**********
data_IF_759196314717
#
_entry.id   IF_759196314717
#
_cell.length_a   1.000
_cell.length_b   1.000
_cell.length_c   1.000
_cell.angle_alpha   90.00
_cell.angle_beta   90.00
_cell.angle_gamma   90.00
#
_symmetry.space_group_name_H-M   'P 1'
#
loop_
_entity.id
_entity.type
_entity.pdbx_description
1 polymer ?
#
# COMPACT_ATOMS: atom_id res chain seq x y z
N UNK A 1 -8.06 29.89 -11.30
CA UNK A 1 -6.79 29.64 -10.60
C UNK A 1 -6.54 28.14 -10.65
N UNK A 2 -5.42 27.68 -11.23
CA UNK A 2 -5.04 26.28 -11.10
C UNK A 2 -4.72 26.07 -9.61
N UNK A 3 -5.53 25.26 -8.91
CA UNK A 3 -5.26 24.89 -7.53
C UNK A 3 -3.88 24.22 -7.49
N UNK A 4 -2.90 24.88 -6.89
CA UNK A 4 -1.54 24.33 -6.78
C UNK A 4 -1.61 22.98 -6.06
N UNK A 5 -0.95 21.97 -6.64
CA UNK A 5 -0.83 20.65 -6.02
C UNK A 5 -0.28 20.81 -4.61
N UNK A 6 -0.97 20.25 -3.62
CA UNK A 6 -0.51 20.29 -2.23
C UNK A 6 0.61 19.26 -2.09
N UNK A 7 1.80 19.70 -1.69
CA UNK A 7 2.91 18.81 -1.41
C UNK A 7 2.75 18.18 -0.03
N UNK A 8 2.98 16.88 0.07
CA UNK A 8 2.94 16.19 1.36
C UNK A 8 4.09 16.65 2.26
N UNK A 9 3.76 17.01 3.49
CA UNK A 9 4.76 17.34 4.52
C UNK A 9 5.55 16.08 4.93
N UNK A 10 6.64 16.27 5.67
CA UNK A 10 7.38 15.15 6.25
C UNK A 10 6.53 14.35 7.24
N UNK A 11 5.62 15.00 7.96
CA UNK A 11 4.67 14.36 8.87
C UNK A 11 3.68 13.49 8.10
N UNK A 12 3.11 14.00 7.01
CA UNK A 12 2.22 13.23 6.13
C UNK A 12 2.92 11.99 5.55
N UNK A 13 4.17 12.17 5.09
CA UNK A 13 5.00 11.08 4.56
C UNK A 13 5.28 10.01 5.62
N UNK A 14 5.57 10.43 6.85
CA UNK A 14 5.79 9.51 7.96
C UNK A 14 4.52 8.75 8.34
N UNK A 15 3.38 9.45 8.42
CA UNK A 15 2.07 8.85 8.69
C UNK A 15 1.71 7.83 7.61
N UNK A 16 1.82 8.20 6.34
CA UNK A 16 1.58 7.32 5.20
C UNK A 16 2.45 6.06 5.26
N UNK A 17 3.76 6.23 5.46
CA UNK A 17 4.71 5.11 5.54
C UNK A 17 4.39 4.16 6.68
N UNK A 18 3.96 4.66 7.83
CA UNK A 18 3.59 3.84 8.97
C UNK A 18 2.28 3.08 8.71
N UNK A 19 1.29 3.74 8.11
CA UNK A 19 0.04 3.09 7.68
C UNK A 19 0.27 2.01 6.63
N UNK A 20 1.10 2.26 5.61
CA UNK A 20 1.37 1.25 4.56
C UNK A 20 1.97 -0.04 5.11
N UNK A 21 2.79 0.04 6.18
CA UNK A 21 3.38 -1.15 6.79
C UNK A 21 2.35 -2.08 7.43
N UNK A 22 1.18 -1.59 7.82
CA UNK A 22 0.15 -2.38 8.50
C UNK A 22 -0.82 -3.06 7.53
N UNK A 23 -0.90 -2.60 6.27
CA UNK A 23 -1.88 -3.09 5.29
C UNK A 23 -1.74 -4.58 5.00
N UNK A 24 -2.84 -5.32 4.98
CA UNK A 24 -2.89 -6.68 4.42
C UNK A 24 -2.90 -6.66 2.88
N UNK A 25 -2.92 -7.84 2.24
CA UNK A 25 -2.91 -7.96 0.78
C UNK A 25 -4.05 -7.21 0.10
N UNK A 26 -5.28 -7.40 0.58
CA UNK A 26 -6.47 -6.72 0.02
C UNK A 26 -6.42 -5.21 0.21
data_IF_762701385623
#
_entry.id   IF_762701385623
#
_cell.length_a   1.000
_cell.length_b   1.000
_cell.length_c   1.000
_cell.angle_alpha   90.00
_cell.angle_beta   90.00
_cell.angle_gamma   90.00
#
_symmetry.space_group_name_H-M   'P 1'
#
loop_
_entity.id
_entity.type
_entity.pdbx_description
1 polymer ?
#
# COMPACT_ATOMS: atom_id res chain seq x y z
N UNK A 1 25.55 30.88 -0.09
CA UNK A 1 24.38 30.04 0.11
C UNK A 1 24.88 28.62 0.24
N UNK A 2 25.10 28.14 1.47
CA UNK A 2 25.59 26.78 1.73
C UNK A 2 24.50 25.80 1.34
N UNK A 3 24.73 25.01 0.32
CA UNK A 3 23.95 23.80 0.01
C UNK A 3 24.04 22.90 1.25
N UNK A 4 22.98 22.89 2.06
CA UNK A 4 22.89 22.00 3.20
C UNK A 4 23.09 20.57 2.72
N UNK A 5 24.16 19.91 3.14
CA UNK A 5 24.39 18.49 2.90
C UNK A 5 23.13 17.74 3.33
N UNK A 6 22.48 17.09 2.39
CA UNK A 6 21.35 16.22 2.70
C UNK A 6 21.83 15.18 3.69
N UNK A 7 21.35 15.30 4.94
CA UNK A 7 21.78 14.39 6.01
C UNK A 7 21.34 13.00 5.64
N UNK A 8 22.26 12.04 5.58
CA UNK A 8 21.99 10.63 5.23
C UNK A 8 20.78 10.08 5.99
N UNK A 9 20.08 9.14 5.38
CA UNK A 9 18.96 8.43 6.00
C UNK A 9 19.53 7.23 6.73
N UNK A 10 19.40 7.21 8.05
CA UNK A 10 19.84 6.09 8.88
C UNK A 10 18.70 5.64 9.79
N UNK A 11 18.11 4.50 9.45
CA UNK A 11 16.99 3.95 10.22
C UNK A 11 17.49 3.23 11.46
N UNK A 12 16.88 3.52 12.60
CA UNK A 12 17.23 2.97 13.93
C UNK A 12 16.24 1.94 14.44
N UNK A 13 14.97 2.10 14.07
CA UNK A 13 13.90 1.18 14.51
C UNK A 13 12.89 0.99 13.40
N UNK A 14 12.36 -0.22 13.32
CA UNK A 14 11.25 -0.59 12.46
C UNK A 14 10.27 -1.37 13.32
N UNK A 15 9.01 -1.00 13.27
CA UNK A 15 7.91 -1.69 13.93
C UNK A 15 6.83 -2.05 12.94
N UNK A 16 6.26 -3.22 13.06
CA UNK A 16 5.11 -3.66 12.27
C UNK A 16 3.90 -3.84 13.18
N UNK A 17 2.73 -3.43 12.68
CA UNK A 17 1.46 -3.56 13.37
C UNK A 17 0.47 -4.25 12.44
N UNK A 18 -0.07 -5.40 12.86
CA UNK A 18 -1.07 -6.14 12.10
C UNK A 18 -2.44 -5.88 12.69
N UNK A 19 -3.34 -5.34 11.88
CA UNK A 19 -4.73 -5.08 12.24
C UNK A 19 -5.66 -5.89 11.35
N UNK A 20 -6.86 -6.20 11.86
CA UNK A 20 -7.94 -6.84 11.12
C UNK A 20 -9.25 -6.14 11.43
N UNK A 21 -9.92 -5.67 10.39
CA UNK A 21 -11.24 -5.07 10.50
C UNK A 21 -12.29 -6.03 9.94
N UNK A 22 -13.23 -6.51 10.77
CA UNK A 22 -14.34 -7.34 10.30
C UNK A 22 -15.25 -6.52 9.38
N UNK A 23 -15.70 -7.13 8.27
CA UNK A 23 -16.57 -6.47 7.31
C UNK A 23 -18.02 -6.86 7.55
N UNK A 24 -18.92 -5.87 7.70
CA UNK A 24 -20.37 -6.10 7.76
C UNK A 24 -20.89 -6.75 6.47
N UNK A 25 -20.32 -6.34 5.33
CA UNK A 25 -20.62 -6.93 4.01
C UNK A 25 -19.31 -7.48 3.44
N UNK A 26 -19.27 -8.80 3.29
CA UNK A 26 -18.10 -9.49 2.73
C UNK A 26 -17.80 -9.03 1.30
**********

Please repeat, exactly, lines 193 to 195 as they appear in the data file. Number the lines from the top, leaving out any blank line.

C UNK A 25 -19.31 -7.48 3.44
N UNK A 26 -19.27 -8.80 3.29
CA UNK A 26 -18.10 -9.49 2.73